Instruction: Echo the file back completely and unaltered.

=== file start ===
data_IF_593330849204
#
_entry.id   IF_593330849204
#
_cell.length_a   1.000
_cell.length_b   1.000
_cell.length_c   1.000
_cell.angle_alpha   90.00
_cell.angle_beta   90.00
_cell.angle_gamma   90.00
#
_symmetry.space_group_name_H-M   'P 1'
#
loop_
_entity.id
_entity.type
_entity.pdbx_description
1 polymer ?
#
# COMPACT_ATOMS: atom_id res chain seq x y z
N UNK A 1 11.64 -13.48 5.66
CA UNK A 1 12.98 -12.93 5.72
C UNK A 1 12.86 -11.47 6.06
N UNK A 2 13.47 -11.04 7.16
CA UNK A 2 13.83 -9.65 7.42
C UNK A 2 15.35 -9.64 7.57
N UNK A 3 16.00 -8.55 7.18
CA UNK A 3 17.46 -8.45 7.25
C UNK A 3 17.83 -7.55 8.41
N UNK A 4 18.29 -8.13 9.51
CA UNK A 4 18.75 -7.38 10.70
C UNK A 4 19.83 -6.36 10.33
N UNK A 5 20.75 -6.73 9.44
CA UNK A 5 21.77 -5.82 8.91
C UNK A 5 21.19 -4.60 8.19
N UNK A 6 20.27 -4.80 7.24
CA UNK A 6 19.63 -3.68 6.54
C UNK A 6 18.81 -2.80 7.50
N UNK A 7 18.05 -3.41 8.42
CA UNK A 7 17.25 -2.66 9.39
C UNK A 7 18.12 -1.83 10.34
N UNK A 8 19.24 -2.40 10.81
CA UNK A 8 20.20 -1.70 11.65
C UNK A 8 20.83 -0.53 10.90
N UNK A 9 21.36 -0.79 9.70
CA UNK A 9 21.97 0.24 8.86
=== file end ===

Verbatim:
data_IF_593330849204
#
_entry.id   IF_593330849204
#
_cell.length_a   1.000
_cell.length_b   1.000
_cell.length_c   1.000
_cell.angle_alpha   90.00
_cell.angle_beta   90.00
_cell.angle_gamma   90.00
#
_symmetry.space_group_name_H-M   'P 1'
#
loop_
_entity.id
_entity.type
_entity.pdbx_description
1 polymer ?
#
# COMPACT_ATOMS: atom_id res chain seq x y z
N UNK A 1 11.64 -13.48 5.66
CA UNK A 1 12.98 -12.93 5.72
C UNK A 1 12.86 -11.47 6.06
N UNK A 2 13.47 -11.04 7.16
CA UNK A 2 13.83 -9.65 7.42
C UNK A 2 15.35 -9.64 7.57
N UNK A 3 16.00 -8.55 7.18
CA UNK A 3 17.46 -8.45 7.25
C UNK A 3 17.83 -7.55 8.41
N UNK A 4 18.29 -8.13 9.51
CA UNK A 4 18.75 -7.38 10.70
C UNK A 4 19.83 -6.36 10.33
N UNK A 5 20.75 -6.73 9.44
CA UNK A 5 21.77 -5.82 8.91
C UNK A 5 21.19 -4.60 8.19
N UNK A 6 20.27 -4.80 7.24
CA UNK A 6 19.63 -3.68 6.54
C UNK A 6 18.81 -2.80 7.50
N UNK A 7 18.05 -3.41 8.42
CA UNK A 7 17.25 -2.66 9.39
C UNK A 7 18.12 -1.83 10.34
N UNK A 8 19.24 -2.40 10.81
CA UNK A 8 20.20 -1.70 11.65
C UNK A 8 20.83 -0.53 10.90
N UNK A 9 21.36 -0.79 9.70
CA UNK A 9 21.97 0.24 8.86